European Literature Prize to Marie NDiaye

In an earlier post about the European Literature Prize, I conflated the awards ceremony with the announcement of the winner, and thought we’d have to wait until September to find out which book was selected. Thankfully, I was totally wrong, and received this announcement this morning:

The novel Drie sterke vrouwen by Marie NDiaye, translated from the French by Jeanne Holierhoek, has been selected as the winner of the European Literature Prize. The prize goes to both the author and the translator of the best European novel to appear in Dutch translation in 2010. The author will receive the sum of €10,000, the translator € 2,500. This a new prize, awarded this year for the first time.

The aim of the initiators of the award is to draw attention to the rich variety of literary translations of contemporary European novels. The prize will be presented on Saturday 3 September during Manuscripta in Amsterdam.

The jury on Drie sterke vrouwen by Marie NDiaye, and on Jeanne Holierhoek’s translation:

“In this penetrating triptych, set in both France and Senegal, NDiaye succeeds in blending stylistic complexity with succinctness and simplicity. She gives the ancient themes of repression and exploitation a human face, an intense profundity and a caustic beauty. In recreating her style, translator Jeanne Holierhoek displays great freedom, syntactical flexibility, a rich vocabulary and unobtrusive virtuosity. The result is a translation no less melodious than the original.”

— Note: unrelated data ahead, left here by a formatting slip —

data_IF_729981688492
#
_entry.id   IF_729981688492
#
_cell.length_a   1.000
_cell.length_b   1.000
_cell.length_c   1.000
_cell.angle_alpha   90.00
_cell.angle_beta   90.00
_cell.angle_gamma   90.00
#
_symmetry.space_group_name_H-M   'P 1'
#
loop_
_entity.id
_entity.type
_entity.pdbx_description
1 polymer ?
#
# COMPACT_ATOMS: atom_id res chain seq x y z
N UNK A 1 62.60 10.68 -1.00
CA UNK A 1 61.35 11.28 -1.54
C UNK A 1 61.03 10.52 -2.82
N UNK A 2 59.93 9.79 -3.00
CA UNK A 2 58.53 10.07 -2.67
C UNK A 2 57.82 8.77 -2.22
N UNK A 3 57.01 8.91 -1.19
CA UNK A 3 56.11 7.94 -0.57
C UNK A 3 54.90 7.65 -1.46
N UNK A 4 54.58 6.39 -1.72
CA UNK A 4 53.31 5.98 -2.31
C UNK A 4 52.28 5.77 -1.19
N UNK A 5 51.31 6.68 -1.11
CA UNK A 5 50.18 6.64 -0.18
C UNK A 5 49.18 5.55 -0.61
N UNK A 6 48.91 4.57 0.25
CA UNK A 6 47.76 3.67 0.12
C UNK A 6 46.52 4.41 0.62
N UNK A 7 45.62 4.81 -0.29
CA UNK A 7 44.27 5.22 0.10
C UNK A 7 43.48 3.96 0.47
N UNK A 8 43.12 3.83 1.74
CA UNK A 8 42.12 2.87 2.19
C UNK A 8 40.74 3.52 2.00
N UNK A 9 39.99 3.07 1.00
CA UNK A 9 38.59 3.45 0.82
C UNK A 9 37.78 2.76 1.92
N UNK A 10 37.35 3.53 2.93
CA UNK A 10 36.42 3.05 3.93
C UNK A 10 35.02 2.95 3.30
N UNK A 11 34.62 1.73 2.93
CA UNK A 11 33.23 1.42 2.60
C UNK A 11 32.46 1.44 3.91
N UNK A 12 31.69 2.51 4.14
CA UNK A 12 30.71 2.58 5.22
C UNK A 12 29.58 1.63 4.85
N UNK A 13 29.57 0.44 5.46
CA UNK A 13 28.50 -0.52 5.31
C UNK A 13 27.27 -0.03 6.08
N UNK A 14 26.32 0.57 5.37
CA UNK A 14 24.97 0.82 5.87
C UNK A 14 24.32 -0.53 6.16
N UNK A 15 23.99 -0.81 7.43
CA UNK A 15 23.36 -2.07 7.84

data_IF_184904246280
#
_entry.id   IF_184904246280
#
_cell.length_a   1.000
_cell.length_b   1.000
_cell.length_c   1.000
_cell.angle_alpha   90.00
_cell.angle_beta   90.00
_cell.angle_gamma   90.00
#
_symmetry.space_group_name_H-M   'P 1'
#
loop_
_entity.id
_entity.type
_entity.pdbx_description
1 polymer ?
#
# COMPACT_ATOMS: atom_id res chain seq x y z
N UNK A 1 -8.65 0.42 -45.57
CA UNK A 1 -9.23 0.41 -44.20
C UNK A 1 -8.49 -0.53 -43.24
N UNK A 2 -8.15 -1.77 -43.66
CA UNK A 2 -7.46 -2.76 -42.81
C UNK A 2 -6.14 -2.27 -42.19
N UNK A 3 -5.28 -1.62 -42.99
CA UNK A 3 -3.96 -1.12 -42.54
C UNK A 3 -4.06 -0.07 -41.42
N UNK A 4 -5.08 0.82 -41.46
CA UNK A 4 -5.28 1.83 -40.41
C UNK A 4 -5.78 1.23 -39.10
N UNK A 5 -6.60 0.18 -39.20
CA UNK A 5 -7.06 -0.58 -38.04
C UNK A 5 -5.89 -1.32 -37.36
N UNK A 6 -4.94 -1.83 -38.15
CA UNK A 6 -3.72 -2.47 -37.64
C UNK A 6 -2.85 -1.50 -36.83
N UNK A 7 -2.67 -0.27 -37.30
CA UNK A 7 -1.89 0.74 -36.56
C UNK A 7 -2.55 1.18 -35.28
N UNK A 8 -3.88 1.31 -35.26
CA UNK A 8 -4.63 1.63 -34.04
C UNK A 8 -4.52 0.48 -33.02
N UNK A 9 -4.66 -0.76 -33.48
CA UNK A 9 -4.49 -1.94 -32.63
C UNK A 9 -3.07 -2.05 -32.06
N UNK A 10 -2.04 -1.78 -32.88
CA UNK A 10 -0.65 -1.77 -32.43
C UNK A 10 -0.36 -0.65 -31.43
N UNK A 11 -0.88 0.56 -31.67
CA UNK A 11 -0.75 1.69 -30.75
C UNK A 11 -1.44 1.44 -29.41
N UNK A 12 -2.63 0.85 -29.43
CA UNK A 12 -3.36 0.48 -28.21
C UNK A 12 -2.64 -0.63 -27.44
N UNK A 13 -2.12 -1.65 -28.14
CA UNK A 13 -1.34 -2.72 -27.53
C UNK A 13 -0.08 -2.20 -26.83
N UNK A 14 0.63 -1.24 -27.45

The only book of NDiaye’s currently available in English translation is Rosie Carpe, which was translated from the French by Tasmin Black, and published by the University of Nebraska.

Trois Femmes Puissantes / Drie sterke vrouwen won the Goncourt in 2009, so hopefully someone is working on it . . . Here’s the (somewhat muddled) description from the French Book News site:

Trois femmes puissantes [Three Strong Women] is the book beneath the French media’s spotlight this rentrée. Three, tenuously linked narratives. At their heart, three women who say no. Forty year-old Norah arrives at the home of her father in Africa. An egocentric tyrant, he has now become silent and bulimic, and spends his nights perched in a tree in the courtyard. Why did he ask her to come? The answer, Norah discovers, is worse than she could have ever imagined. Fanta, who used to teach French in Dakar, had to follow her partner, Rudy, to France. Here, Rudy proves incapable of providing her with the rich and joyful life she deserves. He remains under the morbid influence of his mother, who dedicates her life to convincing her entourage of the existence of angels. Destabilised, Rudy wanders through an angry reality, while Fanta, by his side, is a rock. Khady Demba is a young African widow. Penniless, she tries to find her distant cousin, Fanta, in France. The long journey of emigration she pursues will be punctuated with unspeakable suffering.

And here’s an article in English about NDiaye winning the Goncourt.

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